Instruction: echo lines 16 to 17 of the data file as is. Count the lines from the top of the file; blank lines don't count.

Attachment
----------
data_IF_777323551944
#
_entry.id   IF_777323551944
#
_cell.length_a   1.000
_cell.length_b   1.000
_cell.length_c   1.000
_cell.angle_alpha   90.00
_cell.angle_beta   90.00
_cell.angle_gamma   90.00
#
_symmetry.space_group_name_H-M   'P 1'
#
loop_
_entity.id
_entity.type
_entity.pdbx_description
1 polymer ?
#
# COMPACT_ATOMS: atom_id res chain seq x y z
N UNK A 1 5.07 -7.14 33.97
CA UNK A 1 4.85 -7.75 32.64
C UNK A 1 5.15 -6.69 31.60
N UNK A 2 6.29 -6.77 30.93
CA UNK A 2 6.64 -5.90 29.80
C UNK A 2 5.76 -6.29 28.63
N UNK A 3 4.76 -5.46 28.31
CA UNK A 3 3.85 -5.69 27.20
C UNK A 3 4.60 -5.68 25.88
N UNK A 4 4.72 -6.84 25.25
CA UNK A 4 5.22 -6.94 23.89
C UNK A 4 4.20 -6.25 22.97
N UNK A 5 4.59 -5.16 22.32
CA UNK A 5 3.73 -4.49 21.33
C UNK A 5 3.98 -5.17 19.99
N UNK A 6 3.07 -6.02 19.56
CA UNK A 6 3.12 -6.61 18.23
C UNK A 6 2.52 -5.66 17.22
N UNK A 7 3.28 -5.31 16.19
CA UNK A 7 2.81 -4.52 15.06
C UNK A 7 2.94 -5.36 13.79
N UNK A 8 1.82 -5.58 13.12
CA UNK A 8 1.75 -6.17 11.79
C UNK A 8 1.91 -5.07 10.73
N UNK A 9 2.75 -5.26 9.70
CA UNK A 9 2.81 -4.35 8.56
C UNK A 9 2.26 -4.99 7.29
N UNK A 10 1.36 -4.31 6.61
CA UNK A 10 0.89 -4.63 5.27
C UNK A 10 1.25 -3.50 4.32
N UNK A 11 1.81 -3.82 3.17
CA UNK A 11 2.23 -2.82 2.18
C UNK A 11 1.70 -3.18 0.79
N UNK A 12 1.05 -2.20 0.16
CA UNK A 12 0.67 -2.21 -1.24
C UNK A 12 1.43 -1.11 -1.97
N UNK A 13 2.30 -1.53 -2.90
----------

_entity.type
_entity.pdbx_description